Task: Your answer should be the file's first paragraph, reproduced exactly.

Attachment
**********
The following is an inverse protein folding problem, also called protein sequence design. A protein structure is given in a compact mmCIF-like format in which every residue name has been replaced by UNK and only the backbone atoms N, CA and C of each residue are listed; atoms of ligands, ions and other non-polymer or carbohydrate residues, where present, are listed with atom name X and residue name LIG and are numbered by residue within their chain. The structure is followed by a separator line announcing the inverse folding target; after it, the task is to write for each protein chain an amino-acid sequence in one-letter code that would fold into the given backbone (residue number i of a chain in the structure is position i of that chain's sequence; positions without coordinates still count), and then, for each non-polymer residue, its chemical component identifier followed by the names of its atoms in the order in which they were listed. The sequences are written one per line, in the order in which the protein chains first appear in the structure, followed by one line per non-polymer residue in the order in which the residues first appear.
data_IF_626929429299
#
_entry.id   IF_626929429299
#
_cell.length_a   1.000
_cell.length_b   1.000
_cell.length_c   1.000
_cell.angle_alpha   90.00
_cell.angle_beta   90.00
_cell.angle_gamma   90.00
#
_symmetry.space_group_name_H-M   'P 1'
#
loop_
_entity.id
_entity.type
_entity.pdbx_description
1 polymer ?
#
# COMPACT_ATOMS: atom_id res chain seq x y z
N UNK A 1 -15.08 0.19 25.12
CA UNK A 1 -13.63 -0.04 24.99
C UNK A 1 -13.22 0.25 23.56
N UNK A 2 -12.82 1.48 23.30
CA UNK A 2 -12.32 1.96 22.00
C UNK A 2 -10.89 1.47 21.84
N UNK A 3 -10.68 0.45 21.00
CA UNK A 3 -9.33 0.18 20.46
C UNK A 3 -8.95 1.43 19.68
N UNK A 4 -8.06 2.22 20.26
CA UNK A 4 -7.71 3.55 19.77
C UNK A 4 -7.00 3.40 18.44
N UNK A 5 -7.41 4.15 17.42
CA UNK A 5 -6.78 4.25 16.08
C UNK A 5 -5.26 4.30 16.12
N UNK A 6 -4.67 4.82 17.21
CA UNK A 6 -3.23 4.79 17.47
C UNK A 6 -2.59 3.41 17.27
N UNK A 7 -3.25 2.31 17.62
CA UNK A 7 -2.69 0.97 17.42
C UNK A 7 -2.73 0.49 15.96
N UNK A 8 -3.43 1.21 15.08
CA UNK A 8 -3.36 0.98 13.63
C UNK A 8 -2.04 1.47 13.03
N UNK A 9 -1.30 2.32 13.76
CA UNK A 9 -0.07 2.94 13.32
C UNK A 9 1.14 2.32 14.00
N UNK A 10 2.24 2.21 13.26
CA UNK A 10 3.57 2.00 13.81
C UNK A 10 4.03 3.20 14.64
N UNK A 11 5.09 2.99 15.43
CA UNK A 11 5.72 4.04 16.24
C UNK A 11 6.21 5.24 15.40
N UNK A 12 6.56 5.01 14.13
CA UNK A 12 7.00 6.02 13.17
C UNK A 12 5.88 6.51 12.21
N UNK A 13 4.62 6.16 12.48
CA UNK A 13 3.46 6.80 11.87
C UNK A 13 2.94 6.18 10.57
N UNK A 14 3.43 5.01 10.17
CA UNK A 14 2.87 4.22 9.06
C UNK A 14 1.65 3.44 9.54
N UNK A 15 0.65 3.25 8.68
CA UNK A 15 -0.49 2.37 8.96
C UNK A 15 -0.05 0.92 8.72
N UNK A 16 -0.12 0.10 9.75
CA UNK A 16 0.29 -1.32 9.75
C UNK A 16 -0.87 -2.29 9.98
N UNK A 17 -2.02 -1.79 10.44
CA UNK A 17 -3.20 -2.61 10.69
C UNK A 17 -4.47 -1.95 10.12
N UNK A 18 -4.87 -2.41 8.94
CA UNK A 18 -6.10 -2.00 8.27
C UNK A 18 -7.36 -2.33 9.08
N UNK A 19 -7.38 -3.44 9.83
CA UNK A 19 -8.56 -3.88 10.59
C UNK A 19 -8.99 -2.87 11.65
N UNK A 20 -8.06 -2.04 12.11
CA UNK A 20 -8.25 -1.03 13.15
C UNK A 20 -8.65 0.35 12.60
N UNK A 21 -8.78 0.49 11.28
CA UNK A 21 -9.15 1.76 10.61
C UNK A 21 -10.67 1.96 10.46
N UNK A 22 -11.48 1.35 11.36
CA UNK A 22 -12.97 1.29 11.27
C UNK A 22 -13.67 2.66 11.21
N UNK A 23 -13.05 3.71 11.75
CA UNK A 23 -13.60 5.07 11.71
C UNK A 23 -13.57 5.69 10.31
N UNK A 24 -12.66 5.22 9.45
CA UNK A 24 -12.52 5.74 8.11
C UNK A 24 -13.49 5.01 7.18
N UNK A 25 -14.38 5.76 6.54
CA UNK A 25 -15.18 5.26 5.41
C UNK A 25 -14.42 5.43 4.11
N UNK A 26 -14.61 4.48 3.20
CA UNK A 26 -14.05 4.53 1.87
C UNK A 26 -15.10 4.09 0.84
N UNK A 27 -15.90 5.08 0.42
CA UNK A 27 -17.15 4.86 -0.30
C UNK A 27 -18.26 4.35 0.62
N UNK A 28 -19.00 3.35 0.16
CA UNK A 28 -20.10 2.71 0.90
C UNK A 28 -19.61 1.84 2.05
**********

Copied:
The following is an inverse protein folding problem, also called protein sequence design. A protein structure is given in a compact mmCIF-like format in which every residue name has been replaced by UNK and only the backbone atoms N, CA and C of each residue are listed; atoms of ligands, ions and other non-polymer or carbohydrate residues, where present, are listed with atom name X and residue name LIG and are numbered by residue within their chain. The structure is followed by a separator line announcing the inverse folding target; after it, the task is to write for each protein chain an amino-acid sequence in one-letter code that would fold into the given backbone (residue number i of a chain in the structure is position i of that chain's sequence; positions without coordinates still count), and then, for each non-polymer residue, its chemical component identifier followed by the names of its atoms in the order in which they were listed. The sequences are written one per line, in the order in which the protein chains first appear in the structure, followed by one line per non-polymer residue in the order in which the residues first appear.